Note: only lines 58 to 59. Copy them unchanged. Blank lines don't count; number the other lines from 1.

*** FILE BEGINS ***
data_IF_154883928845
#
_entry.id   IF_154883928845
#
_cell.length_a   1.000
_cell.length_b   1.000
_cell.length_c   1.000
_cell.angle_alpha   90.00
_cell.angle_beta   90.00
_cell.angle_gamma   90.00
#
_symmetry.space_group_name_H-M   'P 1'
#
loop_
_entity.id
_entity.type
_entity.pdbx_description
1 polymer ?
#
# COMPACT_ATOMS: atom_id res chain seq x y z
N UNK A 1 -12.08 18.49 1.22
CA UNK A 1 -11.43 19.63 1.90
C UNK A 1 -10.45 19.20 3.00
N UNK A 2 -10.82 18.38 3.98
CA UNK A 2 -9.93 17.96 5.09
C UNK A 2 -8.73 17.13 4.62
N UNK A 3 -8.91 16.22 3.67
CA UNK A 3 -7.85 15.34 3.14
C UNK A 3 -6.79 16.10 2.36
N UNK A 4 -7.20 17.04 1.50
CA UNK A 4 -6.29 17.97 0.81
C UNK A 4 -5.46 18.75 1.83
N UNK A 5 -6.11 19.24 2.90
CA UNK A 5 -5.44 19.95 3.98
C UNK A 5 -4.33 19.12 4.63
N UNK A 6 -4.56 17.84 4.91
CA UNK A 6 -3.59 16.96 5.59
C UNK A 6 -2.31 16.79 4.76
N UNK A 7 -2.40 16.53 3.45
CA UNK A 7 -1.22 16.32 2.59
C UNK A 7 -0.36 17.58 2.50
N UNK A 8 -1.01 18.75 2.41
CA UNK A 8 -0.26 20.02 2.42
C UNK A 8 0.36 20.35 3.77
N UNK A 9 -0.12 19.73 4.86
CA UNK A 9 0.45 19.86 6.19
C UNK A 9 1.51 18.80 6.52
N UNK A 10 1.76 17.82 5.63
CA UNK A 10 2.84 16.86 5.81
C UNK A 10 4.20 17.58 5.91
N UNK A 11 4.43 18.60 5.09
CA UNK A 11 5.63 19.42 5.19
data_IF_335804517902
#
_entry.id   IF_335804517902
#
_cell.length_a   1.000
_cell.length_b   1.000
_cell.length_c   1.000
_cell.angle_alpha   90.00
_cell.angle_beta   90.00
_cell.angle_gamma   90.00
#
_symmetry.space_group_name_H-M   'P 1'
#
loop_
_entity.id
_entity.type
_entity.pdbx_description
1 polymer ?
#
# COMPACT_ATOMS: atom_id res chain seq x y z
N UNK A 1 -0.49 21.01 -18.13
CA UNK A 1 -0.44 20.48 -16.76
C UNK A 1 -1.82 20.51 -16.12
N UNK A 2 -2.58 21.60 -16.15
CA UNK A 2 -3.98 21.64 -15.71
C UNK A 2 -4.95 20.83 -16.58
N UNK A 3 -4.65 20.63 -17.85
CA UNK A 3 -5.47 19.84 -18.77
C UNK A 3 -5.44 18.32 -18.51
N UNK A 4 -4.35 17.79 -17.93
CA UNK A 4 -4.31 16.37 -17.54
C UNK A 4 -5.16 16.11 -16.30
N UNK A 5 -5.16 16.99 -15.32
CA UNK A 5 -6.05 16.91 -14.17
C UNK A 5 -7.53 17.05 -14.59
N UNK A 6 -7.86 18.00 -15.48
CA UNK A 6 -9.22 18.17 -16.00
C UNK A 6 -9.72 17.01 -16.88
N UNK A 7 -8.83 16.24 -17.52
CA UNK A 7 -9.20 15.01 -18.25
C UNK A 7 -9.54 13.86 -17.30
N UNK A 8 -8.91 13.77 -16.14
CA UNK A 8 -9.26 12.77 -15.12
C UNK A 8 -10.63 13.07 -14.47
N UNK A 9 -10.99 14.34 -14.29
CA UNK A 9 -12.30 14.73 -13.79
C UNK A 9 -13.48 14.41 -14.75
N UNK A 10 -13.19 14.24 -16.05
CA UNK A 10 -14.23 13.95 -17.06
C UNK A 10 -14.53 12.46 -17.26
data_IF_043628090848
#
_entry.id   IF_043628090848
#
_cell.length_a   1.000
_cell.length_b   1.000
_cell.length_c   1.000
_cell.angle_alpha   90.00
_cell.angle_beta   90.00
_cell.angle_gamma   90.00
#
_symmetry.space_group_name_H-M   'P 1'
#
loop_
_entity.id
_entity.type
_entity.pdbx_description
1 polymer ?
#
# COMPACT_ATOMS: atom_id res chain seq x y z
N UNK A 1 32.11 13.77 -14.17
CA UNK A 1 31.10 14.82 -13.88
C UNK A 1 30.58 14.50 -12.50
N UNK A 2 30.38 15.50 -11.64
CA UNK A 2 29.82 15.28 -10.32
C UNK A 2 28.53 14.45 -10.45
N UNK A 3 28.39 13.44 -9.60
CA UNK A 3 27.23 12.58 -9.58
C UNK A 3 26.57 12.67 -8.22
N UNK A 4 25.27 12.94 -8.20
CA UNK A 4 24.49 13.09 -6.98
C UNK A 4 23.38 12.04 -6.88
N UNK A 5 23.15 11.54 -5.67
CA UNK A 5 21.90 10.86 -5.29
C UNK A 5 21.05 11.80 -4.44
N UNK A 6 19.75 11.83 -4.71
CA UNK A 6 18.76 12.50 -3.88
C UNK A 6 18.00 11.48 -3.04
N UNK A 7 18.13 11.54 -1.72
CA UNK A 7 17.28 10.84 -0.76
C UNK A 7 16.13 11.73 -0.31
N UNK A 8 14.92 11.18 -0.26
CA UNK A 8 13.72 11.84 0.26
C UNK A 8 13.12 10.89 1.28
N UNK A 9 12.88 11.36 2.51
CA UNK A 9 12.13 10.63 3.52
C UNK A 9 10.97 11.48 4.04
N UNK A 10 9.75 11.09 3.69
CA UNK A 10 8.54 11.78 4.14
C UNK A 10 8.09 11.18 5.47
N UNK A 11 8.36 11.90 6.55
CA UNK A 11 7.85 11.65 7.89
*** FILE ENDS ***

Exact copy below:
_cell.length_b   1.000
_cell.length_c   1.000